Taking the time to plan a website before plunging straight into coding is the opposite of wasting time. Planning may well be the hardest part of creating a site for most people. There are basic, and possibly tough, questions to answer. Being honest with yourself and figuring out what you want to accomplish, along with the steps it will take to get there, can mean the difference between success and failure.

Success is reaching your intended audience and building trust and credibility in your writings or products. For some people, success means generating income as well as having a good looking site that works. True, looks aren’t everything, but people are more likely to stick around longer if your site is easy to navigate and visually pleasing.

If you don’t have the skills to create and maintain a website or blog, there are lots of ways to learn how, with books, online courses, and experience. If you’d rather be doing something else, there are many qualified designers and developers who would love to create your website.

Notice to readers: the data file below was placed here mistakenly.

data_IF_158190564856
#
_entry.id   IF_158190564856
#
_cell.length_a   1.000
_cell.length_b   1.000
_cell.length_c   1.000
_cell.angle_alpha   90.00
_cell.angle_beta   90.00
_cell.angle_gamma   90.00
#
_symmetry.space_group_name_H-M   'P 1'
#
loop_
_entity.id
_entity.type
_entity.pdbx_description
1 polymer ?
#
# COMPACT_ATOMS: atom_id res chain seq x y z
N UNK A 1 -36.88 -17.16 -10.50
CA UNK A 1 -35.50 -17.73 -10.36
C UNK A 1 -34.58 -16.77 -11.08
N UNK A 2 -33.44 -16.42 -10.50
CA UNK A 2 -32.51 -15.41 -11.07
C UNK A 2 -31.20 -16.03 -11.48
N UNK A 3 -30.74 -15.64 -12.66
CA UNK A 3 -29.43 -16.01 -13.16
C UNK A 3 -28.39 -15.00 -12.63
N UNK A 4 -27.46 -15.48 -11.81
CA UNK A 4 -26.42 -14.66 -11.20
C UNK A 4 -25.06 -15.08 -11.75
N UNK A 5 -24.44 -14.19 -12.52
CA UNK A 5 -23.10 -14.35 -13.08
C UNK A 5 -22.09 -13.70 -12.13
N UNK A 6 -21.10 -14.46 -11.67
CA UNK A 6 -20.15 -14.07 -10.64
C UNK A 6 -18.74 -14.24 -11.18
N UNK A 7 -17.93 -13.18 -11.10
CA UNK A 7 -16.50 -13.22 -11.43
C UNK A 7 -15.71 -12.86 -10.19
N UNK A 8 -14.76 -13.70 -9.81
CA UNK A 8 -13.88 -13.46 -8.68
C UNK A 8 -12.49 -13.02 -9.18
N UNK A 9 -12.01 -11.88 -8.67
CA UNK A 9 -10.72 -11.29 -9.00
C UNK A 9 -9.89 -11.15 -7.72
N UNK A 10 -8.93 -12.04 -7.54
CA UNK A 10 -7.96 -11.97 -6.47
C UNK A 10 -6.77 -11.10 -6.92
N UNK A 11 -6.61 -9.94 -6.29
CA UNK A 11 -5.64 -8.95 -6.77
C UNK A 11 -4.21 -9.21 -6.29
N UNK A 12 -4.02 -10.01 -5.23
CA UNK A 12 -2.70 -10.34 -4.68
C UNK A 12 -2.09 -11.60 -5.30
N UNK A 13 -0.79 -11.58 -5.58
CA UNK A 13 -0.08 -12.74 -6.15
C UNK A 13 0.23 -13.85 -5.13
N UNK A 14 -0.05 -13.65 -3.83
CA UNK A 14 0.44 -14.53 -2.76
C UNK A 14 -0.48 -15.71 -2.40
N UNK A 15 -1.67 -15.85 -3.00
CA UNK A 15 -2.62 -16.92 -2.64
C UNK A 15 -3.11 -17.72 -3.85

Planning doesn’t have to be complicated. Start by jotting down the answers to the most basic and important questions about your project:

  • What is the purpose of my website?
  • Who is my target audience?
  • How do I want visitors to navigate though my site? What navigational tools will I provide?
  • How will my audience find my site in search engines?
  • How will I add content that keeps visitors coming back?
  • What interactive features will be interesting and useful to my audience?
  • Am I passionate about my subject and committed to adding fresh content?
  • How will I improve my site and maintain it?

If you can answer these questions, you’re ready to think about purchasing a domain name, web hosting, design, layout, and colors. If you can’t, doing things bass ackwards will take longer and seem a lot harder. Take a little time to get a grip on goals and objectives. It will make setting tasks and completing them much easier.

Dilbert says it all…
Dilbert.com